Japan Airlines may seem to be reclaiming something of its former glory by bringing back a second-daily Tokyo-New York service, which it last offered prior to its bankruptcy and deep restructure. But the route will have a different strategy – and implications – when resumed on 30-Mar-2014. The service will be on JAL's relatively small 186-seat 787-8, not the 747-400s of past times. That represents a decrease in seat capacity, further aggravated by the service largely replacing American Airlines' recently-cancelled New York-Tokyo flight. The JV between AA and JAL makes that switch relatively easy, coupled with the convenience of being able to alter market profiles with the 787.
Whereas previously one of JAL's New York services continued to Sao Paulo, the re-introduced second daily service will have better connections to South America on partner airlines, not on JAL's own metal. The 787 will overnight at New York, allowing for an early return the next day. JAL will have the second earliest morning departure from JFK to Asia, allowing for more time in Tokyo with limited improved connections. This contrasts to ANA's second daily New York-Tokyo service, which leaves JFK in the evening and arrives in Tokyo even later when there are limited connecting opportunities and ground transport options.
United Airlines plans a realignment of its Pacific operations centred on increasing direct flights rather than stop-overs in Tokyo as the weakness in Japan’s currency has dragged down the carrier’s results in those markets for most of 2013. United is also building a strategy to directly serve non-traditional gateways to China as competitive capacity increases have also pressured the carrier’s Pacific performance.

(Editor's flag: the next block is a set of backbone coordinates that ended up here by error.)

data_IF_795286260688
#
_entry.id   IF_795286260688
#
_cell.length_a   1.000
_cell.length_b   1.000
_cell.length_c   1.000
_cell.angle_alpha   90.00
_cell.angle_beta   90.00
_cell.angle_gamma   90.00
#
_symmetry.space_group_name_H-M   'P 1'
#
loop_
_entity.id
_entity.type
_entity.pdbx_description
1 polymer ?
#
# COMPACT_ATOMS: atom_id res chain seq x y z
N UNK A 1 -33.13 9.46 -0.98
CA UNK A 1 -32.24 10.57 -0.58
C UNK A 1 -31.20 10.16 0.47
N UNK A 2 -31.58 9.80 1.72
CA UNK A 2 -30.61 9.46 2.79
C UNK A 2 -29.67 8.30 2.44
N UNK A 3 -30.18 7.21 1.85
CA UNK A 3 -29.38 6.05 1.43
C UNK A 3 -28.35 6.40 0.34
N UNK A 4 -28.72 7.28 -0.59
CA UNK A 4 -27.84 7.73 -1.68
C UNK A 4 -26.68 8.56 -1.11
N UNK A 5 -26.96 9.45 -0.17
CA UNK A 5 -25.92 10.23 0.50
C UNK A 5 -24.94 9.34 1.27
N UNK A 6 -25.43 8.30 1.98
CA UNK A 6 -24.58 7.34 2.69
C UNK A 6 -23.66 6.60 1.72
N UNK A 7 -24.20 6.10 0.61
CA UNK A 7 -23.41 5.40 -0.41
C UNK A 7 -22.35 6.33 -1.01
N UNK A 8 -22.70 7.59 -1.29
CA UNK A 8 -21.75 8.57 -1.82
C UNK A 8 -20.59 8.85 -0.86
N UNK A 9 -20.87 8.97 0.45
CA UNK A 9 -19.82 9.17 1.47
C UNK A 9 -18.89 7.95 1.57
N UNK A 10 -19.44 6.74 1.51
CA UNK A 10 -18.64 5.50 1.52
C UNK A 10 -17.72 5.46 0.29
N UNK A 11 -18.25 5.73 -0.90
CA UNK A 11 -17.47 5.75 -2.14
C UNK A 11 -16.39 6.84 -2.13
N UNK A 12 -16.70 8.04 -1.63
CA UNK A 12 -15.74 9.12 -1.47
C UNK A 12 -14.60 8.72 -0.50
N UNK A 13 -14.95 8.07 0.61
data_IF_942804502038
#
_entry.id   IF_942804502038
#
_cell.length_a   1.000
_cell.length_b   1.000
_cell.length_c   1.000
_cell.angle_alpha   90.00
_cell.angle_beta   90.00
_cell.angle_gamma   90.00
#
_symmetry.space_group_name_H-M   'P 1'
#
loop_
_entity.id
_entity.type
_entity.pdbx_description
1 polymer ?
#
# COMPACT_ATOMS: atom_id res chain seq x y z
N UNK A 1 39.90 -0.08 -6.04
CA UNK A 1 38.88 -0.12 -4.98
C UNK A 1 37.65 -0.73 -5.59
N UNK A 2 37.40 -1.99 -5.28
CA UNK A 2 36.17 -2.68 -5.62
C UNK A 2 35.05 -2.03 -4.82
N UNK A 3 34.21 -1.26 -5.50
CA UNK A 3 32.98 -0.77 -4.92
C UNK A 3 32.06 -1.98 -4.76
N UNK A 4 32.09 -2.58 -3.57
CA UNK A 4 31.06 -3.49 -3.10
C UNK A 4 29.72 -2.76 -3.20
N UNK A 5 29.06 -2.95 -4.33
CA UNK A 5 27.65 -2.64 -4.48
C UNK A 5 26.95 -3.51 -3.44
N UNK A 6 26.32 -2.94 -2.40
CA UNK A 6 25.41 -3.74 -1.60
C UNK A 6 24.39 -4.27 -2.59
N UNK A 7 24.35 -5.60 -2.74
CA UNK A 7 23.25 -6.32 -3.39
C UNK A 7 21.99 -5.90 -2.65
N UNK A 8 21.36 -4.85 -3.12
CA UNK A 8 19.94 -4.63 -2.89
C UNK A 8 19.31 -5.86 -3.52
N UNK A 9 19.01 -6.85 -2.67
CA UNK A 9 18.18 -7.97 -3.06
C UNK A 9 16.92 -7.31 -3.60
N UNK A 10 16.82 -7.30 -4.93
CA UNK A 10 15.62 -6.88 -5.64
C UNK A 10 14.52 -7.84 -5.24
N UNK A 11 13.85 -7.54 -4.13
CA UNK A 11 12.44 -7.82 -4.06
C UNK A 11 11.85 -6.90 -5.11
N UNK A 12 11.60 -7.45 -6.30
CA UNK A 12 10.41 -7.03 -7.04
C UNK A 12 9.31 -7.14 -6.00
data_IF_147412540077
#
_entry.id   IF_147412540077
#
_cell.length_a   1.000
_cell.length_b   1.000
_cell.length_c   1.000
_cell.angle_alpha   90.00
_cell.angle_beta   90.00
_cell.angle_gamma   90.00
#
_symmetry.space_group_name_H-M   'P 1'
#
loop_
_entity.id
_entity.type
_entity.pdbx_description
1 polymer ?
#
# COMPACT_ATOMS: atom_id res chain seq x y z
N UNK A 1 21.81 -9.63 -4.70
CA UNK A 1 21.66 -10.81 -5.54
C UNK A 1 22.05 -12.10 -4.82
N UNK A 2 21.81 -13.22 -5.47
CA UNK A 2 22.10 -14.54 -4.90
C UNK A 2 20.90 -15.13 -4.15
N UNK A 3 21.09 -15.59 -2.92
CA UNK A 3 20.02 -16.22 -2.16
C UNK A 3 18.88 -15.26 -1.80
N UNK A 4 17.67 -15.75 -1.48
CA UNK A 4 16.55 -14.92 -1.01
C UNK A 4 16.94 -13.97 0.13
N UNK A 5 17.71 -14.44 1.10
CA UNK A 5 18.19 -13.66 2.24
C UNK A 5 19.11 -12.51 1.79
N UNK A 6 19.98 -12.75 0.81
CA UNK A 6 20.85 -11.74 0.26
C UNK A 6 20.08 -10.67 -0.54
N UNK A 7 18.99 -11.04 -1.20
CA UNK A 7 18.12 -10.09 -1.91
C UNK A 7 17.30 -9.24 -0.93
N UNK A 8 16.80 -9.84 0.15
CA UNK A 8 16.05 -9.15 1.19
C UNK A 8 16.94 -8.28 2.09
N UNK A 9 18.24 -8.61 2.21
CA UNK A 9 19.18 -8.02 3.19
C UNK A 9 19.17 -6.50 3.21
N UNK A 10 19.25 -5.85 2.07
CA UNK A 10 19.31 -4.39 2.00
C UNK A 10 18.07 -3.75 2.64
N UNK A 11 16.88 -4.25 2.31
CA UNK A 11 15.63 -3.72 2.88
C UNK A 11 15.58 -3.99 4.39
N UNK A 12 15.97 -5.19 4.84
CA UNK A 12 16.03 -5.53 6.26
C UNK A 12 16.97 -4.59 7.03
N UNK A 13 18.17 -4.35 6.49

The adjustments are freeing up some aircraft for redeployment into new markets from United’s Houston Intercontinental, Washington Dulles and Chicago hubs for new service to Europe, which perhaps seems like a safer option at the moment even as the region is on an at-best slow trajectory to economic recovery.
The success of these planned network shifts necessarily depends on execution, an area where United has faced challenges with respect to the merger with Continental. Now, getting it right will be central to the airline's Asian strategy.
A beleaguered United Airlines has outlined ambitious goals for its investors that entails an annual cost cutting scheme of USD2 billion and a pledge to begin returning cash to shareholders by 2015.
After battling operational, revenue and cost challenges during the last couple of years, United has no choice but to crystallise a plan to improve its performance in the medium term. Its target of rewarding shareholders is likely to be a competitive response to Delta Air Lines, who recently outlined plans to return USD1 billion to its shareholders during the next three years.
Additionally, United believes it can increase pre-tax earnings by two to four times during the next four years. Taken together it is tall order for a company that is still trying to deliver on its merger synergy targets. Now that United has declared those goals, the challenge is to deliver a successful execution, something that sceptics might have a right to be weary of.
Air Canada reached a milestone in 3Q2013 as its return on invested capital (ROIC) as of 30-Sep-2013 was 10.8% compared with 7.7% at YE2012. The improvement is notable as the company broaches its stated objective of achieving an ROIC between 10% and 13% on a sustainable basis by 2015.
It is a laudable achievement given a couple of years ago the carrier was working feverishly to combat significant financial challenges and battled labour strife throughout much of 2012 in order to forge collective bargaining agreements that it believes will aid in its ultimate goal of sustainable profitability.
Obviously the carrier still has a long road ahead in proving its mettle in regular profitability, but for the moment it seems to be holding its own against increased competitive pressure from WestJet while getting its own new low-cost carrier Air Canada rouge off the ground.